Vol. 10 No. 2 (2017)

    Huy tseep q’u Siiem nu Siye’yu (“Thank you respected friends and colleagues” in Hul’q’umi’num’). The Journal, co-published by the Council for the Advancement of Native Development Officers (Cando) and Captus Press, links practitioners, leaders, community change-agents, and researchers not only to each other, but also to those who coordinate, manage, lead, participate in, and teach about the governance and leadership of Indigenous community, business, entrepreneurial, and economic development. This
    issue, like the 19 issues that came before, highlights and profiles the ground-breaking economic development work that has been taking place in Indigenous communities locally, nationally, and  internationally.

  • Cover image for Volume 10, Issue 1 displaying artwork by Mark Preston and Mark Rutledge

    Fall 2016
    Vol. 10 No. 1 (2016)

    This new issue coincides with an interesting time in our Indigenous history: October 2016 marks the  twentieth anniversary of the Royal Commission on Aboriginal Peoples (RCAP). What have leaders and communities done to move forward the recommendations RCAP made 20 years ago?

  • Cover image for Volume 2, Issue 2 displaying artwork by Tracey Anthony

    Fall 2015
    Vol. 9 No. 2 (2015)

    These stories touch not only on economic development, but also on healing, Aboriginal women in mining negotiations and project development, and Aboriginal forest enterprises. In this issue, researchers also engage in the discussion of a number of ongoing and important topics critical to the enhancement of the academic and community-based understanding of what it means to develop in ways that honour and utilize Indigenous ways of knowing and being. This includes the critical analysis of community-based enterprises as an economic development strategy, the value of looking at concepts related to “Aboriginal capitalism”, and an analysis of why it is important to rethink the Sustainable Livelihoods Framework from an Indigenous perspective.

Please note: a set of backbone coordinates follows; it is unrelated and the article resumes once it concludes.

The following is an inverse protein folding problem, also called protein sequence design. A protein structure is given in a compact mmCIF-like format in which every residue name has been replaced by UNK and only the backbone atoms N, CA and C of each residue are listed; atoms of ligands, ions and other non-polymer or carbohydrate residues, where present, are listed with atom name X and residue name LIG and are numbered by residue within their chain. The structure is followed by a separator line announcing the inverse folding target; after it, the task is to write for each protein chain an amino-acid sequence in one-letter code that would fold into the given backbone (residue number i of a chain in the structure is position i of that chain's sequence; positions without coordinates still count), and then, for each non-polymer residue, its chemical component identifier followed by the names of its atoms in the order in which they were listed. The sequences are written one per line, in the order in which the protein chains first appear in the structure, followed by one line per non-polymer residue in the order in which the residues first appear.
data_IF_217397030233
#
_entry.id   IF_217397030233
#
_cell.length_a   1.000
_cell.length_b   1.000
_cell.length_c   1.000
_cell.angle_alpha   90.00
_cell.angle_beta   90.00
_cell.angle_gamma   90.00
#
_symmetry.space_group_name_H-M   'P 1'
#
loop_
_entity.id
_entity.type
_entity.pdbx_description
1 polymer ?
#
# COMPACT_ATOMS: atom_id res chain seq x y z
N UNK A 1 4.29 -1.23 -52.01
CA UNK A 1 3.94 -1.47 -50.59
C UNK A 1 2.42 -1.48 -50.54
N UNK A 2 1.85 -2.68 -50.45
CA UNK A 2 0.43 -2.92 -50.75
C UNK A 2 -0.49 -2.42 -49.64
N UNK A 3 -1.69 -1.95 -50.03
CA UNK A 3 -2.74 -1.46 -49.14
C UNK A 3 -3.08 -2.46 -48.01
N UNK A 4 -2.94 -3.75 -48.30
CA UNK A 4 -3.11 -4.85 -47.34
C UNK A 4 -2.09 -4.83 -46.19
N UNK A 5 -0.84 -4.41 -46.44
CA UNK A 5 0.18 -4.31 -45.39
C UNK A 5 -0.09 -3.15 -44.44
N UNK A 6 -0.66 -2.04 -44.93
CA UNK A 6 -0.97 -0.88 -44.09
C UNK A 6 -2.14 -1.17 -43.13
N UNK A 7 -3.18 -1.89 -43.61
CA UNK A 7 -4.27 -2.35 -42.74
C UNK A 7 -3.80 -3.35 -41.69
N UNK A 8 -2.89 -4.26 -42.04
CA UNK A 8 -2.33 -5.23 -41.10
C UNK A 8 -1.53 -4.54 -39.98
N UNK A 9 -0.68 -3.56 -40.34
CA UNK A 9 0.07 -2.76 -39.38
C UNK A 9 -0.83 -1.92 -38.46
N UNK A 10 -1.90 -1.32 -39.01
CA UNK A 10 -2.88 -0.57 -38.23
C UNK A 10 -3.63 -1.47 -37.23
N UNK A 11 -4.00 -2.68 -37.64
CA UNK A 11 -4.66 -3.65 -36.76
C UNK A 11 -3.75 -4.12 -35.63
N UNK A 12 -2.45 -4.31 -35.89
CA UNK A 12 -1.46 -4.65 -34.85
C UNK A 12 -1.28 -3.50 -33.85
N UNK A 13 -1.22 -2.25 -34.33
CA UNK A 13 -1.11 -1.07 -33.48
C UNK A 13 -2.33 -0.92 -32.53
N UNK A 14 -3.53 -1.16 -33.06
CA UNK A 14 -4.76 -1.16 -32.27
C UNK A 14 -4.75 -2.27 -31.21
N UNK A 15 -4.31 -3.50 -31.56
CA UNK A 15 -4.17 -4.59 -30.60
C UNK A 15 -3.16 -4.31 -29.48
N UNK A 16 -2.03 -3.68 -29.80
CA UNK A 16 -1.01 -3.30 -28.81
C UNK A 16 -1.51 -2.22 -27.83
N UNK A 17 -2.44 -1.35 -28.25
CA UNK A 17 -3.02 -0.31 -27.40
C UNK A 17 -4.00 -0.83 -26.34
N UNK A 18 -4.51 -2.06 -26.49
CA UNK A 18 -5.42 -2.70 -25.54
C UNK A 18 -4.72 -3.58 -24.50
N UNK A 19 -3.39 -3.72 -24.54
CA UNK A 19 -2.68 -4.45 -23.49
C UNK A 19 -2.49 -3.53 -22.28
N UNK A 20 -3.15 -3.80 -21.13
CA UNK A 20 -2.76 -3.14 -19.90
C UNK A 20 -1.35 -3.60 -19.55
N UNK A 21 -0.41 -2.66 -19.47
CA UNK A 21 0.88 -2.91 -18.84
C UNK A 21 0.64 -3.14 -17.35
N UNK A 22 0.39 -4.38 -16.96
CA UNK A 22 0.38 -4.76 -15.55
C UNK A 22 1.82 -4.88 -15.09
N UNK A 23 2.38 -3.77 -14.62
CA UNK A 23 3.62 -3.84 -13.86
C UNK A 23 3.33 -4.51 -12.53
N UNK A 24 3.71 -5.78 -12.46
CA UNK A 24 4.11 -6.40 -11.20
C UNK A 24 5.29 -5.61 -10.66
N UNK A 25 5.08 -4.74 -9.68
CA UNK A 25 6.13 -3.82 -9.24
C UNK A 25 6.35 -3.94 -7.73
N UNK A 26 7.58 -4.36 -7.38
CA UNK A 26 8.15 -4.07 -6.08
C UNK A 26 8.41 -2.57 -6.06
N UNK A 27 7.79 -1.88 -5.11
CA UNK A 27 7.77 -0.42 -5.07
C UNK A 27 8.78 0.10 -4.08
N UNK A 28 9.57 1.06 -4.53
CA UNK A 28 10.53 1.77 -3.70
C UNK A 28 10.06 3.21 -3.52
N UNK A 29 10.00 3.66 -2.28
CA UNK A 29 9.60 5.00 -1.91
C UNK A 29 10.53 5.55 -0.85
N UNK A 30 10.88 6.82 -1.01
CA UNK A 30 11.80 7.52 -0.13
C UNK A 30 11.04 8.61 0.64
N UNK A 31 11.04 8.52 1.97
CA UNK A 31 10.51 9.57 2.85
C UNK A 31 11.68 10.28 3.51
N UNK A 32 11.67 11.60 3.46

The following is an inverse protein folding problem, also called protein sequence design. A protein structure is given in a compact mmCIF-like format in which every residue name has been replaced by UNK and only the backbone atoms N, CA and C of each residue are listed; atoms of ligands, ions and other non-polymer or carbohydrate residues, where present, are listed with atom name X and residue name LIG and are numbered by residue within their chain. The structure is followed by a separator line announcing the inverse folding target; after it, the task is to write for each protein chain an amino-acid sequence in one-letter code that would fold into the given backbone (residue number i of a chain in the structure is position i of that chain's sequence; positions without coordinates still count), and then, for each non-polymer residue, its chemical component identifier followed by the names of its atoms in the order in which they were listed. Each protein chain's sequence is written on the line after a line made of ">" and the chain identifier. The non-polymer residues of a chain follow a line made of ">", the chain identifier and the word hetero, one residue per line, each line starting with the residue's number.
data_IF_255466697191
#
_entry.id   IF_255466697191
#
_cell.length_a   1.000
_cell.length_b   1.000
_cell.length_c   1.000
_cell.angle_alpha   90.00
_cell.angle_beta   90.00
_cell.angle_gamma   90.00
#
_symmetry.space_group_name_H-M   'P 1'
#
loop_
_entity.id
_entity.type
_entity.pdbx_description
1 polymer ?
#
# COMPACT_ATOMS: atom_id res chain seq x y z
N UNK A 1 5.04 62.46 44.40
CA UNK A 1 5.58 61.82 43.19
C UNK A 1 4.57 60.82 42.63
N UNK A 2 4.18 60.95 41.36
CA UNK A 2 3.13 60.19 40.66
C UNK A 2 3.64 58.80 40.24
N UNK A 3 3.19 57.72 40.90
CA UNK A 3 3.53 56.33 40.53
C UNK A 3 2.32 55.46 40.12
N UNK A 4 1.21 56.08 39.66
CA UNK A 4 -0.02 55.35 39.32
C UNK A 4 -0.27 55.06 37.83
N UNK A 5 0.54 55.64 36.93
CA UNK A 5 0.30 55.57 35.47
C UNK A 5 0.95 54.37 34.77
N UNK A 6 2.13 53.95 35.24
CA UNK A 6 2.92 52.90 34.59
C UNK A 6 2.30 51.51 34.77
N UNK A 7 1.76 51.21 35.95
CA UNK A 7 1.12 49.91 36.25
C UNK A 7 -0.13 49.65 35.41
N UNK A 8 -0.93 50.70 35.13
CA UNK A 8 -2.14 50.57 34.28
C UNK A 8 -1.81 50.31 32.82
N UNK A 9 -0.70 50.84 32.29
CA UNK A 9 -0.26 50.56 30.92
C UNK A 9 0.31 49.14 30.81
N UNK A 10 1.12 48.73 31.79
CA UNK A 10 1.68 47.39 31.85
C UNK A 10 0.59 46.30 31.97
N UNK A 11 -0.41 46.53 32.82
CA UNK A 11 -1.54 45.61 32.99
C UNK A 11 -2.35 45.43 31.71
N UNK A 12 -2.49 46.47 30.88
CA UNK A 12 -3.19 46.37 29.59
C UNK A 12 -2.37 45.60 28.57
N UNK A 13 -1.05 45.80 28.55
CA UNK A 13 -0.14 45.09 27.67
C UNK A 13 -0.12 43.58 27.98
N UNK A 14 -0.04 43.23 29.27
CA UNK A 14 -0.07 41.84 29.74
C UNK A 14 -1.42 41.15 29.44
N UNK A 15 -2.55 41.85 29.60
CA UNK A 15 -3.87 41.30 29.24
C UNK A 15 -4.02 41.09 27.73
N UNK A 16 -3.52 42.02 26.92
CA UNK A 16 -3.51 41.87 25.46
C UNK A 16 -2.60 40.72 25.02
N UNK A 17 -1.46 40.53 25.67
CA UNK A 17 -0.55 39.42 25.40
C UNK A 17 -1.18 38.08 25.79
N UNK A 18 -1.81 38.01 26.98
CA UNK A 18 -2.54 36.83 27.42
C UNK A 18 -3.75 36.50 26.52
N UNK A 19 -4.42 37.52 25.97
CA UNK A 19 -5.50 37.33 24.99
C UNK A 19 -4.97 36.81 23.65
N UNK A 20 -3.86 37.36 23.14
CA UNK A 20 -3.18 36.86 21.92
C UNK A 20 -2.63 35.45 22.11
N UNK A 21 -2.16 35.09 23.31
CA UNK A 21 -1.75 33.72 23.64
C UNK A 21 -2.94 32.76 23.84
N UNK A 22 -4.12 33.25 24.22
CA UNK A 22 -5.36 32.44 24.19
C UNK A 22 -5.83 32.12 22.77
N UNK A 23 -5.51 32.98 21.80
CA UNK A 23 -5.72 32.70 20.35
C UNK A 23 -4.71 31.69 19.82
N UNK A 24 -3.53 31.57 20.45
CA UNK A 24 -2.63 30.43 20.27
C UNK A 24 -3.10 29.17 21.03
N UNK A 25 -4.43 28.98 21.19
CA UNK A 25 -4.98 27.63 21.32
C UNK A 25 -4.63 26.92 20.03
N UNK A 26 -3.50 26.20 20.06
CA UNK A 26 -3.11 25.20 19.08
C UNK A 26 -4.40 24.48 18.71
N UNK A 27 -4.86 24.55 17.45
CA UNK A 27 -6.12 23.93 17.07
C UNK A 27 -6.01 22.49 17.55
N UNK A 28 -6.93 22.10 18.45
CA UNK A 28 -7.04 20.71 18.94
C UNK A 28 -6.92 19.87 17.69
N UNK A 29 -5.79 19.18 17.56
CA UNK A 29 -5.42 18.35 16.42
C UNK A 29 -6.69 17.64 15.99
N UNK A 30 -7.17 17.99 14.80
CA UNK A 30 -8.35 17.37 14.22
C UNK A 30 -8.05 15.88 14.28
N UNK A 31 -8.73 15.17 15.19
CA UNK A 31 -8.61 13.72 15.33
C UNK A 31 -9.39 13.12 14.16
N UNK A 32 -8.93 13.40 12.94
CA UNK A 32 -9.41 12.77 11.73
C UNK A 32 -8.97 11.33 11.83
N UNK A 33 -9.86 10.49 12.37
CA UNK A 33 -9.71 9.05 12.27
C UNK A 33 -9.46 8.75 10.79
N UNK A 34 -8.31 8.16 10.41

• Cover image for Volume 9, Issue 1 displaying artwork by Maynard Johnny Jr.

    Fall 2014
    Vol. 9 No. 1 (2014)

    Issue 9.1, begins with profiles of the 2013 Cando award winners, followed by Lessons from Experience, and Lessons from Research, ending with a current analysis of Aboriginal employment in the State of the Aboriginal Economy section. Combined, the articles and papers take us from the West Coast of British Columbia to the East Coast of Nova Scotia, including stops in the Northwest Territories, Winnipeg, and Saskatchewan along the way. The issue also profiles the art and on-going work of another one of Canada’s prolific and creative Aboriginal artists: Maynard Johnny Jr.

  • Fall 2013
    Vol. 8 No. 2 (2013)

    This Special Edition of the Journal of Aboriginal Economic Development focuses on on-reserve property rights and the development and management of on-reserve lands.

  • Cover image for Volume 2, Issue 1 displaying artwork by Gina Brooks

    Fall 2012
    Vol. 8 No. 1 (2012)

    Since its inception in 1999, JAED has provided a broad-based update of the diverse and ever-changing aspects of Aboriginal economic, community, and business development and enhancement. This dialogue continues in this issue through shared stories, as well as the critical analyses of advances occurring in Aboriginal communities and businesses across Canada and around the world. In this issue, readers will be invited to read articles on governmental relations, Indigenous leadership, the ever-inspiring stories of Aboriginal youth, the celebration of community, the clarification of advances in business models of development, and Indigenous tourism. 

  • Cover image for Volume 7, Issue 2 displaying artwork by Keith Nolan

    Fall 2011
    Vol. 7 No. 2 (2011)

    Following the tradition of meeting the different needs of our readers, this issue contains community-based success stories and current research on the best practices in Aboriginal economic development. This is achieved by providing a critical analysis of the multi-faceted aspects of Aboriginal economies. The stories and research papers examine many of the challenges and opportunities we face in this ever-changing global economy. The articles discuss the important and varied connections that the natural
    environment, culture, public and private institutions, civil society, and the social economy have with Aboriginal economies.